Trailer Park…pt 1 – the incarnational journey


Her name was Susan (not her real name). After I told this story publicly at her church in Vancouver a few months ago she came over to me to introduce herself.

I was stunned to meet her, to hear her say to me,

“I know those people you speak of, I know that place you were describing, I was there in that story on the margins and remember hearing about you people.” Then Susan went on to say she that recently she had encountered Jesus and was on the journey to face her addictions. She now lived in a home for women recovering from addiction.

I was left speechless.

It was fall 2005. My friend and fellow sojourner, Franz Wesley and I were forging out an incarnational spiritual life for ourselves. We had longed to be intentional but not predetermined. We had desired to be attentive to people but not see them as projects. We had hoped to be focused but stay authentic. Really, we wanted to find out if relationship, love and simply listening to the promptings of the Father were enough.

Would actively listening to God be enough to join him in seeing his work done. No striving, no projects… just seeing God at work in people and responding with relationship.

Would it be enough?, was our question.

We had grown several attractional expressions of spiritual community, a “come to us” view of spiritual community previously but we were hungry for something more, something that engaged those viewed as outsiders to feel like insiders without coming to join a meeting to become insiders with God.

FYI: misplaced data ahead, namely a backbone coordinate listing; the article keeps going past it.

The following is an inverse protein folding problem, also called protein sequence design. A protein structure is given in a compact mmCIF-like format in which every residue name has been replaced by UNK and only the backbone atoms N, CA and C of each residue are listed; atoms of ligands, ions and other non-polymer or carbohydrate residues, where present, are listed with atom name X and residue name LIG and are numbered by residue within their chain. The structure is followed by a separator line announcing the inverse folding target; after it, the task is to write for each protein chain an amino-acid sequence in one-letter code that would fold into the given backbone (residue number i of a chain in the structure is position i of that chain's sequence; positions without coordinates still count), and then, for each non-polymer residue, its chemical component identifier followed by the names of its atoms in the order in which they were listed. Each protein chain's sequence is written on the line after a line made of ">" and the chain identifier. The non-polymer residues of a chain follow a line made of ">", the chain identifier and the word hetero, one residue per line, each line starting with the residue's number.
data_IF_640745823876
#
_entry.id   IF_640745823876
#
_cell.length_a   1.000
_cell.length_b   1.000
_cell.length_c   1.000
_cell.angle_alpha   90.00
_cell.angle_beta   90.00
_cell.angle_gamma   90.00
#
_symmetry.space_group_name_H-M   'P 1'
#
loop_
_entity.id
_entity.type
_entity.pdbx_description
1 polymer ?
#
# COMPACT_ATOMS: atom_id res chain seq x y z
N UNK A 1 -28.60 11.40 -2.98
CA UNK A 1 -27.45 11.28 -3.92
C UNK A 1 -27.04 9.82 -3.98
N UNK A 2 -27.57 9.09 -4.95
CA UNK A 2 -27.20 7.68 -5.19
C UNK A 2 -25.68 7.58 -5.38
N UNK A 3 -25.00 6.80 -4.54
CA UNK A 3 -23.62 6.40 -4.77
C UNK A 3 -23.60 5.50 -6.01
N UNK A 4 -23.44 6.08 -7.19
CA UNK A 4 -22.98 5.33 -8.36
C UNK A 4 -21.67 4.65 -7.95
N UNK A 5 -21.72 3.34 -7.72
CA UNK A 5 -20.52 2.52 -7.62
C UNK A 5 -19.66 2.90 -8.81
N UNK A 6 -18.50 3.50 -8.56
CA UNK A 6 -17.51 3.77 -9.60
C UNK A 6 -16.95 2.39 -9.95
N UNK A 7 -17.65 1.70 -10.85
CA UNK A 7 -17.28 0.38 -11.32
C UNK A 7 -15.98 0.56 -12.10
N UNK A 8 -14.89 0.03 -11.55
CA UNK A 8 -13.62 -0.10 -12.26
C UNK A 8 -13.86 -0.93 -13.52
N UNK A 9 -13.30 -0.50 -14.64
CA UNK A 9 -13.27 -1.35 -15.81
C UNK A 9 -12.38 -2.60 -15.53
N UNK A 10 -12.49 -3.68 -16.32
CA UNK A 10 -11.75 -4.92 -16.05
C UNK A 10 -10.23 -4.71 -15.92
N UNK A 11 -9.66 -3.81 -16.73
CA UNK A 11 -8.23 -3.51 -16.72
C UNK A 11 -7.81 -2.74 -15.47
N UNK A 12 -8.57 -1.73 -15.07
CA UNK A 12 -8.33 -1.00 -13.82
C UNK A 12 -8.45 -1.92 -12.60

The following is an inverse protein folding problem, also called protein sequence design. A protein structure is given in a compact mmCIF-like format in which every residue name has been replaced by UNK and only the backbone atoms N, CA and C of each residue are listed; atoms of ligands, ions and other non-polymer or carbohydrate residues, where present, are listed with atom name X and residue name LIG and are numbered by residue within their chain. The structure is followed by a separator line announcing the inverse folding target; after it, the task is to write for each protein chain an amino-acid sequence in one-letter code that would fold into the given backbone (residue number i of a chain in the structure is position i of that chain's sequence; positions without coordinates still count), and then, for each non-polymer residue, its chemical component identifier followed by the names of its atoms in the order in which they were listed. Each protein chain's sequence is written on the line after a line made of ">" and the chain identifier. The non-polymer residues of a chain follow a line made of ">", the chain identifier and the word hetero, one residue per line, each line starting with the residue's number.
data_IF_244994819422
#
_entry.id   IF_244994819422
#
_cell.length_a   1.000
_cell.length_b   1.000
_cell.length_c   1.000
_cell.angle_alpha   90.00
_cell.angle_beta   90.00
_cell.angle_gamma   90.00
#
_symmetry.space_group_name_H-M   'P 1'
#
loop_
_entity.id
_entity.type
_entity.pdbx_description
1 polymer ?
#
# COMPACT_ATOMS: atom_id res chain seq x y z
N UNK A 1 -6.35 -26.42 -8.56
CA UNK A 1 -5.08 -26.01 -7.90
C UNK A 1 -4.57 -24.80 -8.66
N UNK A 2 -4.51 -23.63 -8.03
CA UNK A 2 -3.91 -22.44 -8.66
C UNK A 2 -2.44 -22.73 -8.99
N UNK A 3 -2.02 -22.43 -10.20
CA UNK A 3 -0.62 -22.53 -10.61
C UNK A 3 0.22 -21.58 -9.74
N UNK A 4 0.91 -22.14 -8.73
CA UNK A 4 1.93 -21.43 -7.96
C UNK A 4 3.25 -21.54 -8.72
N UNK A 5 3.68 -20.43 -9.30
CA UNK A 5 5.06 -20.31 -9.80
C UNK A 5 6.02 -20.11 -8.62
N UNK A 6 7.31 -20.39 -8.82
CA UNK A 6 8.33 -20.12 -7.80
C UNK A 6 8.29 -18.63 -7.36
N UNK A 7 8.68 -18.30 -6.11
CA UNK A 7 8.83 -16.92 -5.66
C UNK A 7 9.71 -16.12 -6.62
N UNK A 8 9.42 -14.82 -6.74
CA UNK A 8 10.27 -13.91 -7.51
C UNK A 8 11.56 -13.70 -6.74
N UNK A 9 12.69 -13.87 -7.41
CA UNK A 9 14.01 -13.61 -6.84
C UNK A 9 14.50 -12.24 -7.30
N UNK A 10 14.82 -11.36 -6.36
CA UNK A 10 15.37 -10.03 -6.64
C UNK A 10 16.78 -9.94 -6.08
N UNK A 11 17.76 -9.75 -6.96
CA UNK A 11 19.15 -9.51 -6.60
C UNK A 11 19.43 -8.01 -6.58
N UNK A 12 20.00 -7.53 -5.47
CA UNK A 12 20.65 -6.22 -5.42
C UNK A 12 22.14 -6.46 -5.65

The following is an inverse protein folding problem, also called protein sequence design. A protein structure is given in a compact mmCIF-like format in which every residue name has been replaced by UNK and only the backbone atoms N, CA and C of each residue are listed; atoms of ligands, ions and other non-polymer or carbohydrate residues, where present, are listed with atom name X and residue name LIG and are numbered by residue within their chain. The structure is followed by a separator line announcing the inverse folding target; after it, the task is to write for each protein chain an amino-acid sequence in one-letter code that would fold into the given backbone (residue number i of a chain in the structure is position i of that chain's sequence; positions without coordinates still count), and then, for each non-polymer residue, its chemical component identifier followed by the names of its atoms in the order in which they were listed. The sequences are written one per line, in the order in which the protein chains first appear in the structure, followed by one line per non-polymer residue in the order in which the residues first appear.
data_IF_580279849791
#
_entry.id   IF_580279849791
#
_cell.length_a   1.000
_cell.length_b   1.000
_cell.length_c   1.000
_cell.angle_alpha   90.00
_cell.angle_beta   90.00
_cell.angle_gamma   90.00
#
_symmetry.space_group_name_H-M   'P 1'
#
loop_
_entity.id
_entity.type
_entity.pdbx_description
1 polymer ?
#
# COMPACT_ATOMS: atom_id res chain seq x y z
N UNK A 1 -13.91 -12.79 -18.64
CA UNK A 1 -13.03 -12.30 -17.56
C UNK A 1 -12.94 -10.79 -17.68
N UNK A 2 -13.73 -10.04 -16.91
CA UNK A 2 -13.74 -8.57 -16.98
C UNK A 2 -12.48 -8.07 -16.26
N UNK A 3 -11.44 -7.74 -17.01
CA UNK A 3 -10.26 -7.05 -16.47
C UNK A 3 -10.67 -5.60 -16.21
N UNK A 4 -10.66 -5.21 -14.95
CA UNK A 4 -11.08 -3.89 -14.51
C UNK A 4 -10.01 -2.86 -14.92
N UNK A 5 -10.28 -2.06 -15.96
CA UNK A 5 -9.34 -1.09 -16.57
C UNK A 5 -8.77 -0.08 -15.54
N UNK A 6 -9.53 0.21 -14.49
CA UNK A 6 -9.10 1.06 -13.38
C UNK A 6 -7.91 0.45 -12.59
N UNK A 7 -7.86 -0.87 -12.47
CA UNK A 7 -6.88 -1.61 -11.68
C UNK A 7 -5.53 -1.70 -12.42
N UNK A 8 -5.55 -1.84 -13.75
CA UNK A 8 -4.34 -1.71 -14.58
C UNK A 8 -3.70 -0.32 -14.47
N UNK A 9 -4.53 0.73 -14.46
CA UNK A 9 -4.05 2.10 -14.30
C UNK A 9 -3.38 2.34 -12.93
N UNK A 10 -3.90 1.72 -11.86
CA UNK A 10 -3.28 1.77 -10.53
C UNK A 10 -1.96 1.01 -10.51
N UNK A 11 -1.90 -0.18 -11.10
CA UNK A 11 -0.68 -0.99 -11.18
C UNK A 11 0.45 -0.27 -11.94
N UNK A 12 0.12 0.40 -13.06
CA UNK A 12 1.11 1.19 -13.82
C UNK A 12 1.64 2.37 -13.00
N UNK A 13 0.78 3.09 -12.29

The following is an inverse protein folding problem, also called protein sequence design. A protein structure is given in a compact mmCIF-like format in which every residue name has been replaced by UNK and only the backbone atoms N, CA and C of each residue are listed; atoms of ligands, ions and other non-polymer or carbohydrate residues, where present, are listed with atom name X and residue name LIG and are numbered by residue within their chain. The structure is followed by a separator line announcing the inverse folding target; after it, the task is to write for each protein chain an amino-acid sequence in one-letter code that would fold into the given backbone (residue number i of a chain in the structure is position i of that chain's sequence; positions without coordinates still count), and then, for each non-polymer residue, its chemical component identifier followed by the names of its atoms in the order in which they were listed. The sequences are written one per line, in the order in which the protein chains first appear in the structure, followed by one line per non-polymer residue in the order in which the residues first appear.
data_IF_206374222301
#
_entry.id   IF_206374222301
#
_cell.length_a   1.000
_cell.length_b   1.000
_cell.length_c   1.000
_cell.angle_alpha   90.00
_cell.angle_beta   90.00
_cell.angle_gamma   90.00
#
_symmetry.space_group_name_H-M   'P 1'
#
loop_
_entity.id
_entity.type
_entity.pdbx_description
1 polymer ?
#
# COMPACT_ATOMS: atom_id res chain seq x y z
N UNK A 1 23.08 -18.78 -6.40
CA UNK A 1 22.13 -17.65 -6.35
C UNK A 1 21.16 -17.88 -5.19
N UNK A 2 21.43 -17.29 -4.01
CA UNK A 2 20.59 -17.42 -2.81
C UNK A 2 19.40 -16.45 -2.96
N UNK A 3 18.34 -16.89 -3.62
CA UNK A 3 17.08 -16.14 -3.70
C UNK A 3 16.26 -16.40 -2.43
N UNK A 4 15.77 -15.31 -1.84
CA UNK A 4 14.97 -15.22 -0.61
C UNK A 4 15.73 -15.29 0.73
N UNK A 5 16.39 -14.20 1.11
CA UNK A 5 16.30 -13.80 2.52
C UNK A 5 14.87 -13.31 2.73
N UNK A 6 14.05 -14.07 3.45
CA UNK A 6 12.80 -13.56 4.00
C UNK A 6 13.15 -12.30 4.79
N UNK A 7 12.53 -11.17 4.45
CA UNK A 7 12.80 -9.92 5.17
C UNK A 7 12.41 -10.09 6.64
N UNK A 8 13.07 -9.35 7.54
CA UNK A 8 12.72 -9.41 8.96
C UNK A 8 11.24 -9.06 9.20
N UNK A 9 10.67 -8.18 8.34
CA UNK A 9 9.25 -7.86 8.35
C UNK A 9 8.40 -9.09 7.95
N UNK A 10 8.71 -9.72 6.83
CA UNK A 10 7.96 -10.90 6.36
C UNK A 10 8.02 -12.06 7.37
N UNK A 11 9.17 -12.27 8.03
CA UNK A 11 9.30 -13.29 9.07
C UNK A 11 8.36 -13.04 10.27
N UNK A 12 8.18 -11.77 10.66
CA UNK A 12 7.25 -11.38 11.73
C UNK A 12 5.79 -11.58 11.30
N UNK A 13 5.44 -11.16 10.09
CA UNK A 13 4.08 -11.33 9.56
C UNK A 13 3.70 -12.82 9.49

We hoped for something that connected to people who had little experience with the love of the Father and who weren’t about to go to a church to look for what their hearts searched.

We longed to love those in our city and care for the people at the margins, those who were casualties of injustice; whether self – induced or through societal oppression.

Yet the question remained for us…Who were those specific people that God was inviting us to serve and love?

We had walked many streets, drove through many neighbors, served social organisations and engaged community retailers, all looking for where we should emotionally engage with our lives.

I had even participated in a ride-a-long with the police one evening to get the lay of the land, the who’s who of the issues of the city and in doing so discovered where all the safe houses were and where the crime bosses lived.

We eventually stumbled into a most amazing journey of living incarnationlly… we didn’t see it coming or plan it very well.. we stumbled into it.

See Trailer Park…pt 2 – the incarnational journey for the next leg of the story

Todd Rutkowski

~ by blueporch on October 8, 2012.

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